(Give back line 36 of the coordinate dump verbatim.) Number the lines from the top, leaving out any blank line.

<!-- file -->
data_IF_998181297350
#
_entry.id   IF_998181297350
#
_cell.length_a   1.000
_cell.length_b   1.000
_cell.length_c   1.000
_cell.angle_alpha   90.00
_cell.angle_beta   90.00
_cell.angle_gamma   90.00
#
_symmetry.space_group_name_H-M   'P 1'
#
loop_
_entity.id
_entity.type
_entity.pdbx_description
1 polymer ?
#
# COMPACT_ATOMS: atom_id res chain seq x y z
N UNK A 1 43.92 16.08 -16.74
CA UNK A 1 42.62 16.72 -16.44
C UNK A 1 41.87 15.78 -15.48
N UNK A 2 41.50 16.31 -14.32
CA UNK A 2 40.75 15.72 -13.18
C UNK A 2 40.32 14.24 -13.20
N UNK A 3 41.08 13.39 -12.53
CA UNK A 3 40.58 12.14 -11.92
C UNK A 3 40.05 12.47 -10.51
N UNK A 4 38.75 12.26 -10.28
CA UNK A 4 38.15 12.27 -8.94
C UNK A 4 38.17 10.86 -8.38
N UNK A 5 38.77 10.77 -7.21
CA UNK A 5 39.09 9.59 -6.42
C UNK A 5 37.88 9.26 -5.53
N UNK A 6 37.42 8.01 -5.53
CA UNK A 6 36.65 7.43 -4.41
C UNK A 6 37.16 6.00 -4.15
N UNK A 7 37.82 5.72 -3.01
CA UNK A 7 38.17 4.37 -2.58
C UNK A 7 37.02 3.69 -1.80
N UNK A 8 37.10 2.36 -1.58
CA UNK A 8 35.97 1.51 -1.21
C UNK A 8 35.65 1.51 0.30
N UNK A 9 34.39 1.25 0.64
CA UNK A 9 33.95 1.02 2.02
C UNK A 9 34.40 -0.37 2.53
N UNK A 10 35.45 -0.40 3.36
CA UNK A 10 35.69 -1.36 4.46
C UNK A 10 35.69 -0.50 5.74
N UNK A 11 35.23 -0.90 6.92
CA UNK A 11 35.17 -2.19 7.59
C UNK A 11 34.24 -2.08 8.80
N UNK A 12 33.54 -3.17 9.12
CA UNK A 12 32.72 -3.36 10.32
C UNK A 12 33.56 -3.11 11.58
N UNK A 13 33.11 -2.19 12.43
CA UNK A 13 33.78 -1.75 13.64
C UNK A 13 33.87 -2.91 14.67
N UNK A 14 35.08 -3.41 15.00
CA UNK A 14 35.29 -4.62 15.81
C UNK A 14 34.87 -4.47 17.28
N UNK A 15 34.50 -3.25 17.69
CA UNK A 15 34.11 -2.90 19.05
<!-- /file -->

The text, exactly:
N UNK A 6 37.42 8.01 -5.53